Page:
A part of the trademark registration process for the United States Patent and Trademark Office (USPTO) is figuring out what international trade mark class best fits your good or service. There are 45 classes in total, 34 goods categories and 11 service categories.
This article covers Trademark Class 15, which protects various
What Is a Trademark?
A popular buzzword when it comes to marketing yourself or your business is “branding.” People spend a lot of time trying to figure out how to brand themselves and their products. However, there are several simple steps you can do to protect your brand in the broader world.
A trademark is an image, logo, design, slogan, etc. that establishes your brand as the
Registering a Trademark
Once you figure out your brand, you should consider registering your trademark with the USPTO. You may do so using the Trademark Electronic Application System (TEAS) on the USPTO’s website.
There are 3 main types of applications: the TEAS Plus form, the TEAS Reduced Fee form, and the TEAS Regular form.
There are different reasons for using each of these forms relating to costs and the type of business you own. Generally, you’ll want to chat with a trademark attorney before choosing which form to fill out.
Trademark Electronic Search System (TESS)
Before you register a mark you should also conduct a trademark search using the Trademark Electronic Search System (TESS). Even in just your industry, there are a ton of different businesses and brands.
You should conduct research to make sure you aren’t infringing on their rights by creating a mark that is so similar it is likely to cause confusion in the marketplace.
You should still be careful even if a trademark is considered dead, abandoned, or inactive. Abandoned trademarks often continue to enjoy common law trademark rights in certain areas.
What is a Class 15 Trademark?
Class 15 focuses on musical instruments and their components. This category is pretty narrow compared to some of the other classes, so be sure that your product fits in before you register.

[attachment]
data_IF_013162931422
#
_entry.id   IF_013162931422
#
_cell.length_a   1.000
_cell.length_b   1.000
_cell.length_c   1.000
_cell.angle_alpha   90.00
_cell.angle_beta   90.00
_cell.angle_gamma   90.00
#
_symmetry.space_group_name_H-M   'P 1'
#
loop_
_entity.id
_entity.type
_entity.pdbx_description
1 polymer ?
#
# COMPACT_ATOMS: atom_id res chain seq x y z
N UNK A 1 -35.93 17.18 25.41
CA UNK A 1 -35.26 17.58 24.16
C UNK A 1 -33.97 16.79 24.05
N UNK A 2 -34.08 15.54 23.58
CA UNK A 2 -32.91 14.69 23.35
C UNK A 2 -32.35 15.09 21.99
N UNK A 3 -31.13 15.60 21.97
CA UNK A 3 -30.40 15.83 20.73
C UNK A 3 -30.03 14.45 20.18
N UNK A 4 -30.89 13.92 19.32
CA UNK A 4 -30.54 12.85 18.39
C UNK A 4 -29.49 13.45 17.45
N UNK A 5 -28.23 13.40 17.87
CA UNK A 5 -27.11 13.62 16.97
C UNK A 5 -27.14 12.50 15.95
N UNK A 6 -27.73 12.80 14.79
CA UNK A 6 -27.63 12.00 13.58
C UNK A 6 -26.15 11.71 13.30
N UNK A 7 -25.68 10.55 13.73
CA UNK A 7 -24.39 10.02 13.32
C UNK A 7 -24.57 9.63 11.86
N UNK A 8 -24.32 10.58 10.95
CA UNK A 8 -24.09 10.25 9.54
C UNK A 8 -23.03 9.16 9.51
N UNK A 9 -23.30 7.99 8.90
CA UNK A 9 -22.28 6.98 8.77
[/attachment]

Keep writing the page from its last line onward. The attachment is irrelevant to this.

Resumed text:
Some examples of stringed instruments in this class include guitars, violins, violas, cellos, basses, mandolins, lyres, banjos, harps, and balalaikas. Other stringed instruments also fall under Class 15.
Some woodwind instruments included in this class are clarinets, oboes, saxophones, bagpipes, different kinds of flutes, and more.
Brass instruments like trumpets, trombones and different types of horns also fall under Class 15.
Many percussion instruments are in this class. Some examples include drums, gongs, the triangle, hand bells, kettledrums, tambourines, and tom-toms.
Instruments with keyboards such as pianos, organs, and accordions are also a part of Class 15.
There are a lot of other classes which include electrical components and items. However, any electric versions of these instruments and other electric musical instruments are in Class 15.
Components and Other Goods
Many different components and other related goods also fall under this class.
Common components you’ll find in this class include bellows, bow nuts, bows, bridges, catgut, chin rests, colophony, rosin, drum heads and skins, drumsticks, strings for different instruments, horsehair for bows, drum frames, keys for keyboard instruments, intensity regulators for mechanical pianos, mouthpieces, pedals, reeds, and valves.
Some other goods found in Class 15 are cases for musical instruments, music boxes, conductor’s batons, music stands, and other related support items.
You should note that Class 15 specifically relates to musical instruments, not any recording or mixing goods which might go with them.
For example, all audio recording and transmission goods, both software and hardware, can be found in Class 9. Similarly, music production, recording, and composition services fall under Class 41. If your business hires out musicians for performances, for example, you’ll want to file under Class 41 instead.
Trademark Class 15 broadly covers all forms of musical instruments and their components. Registering for a trademark is a tricky process, so if you have questions about conducting research or the application process, an attorney can help you.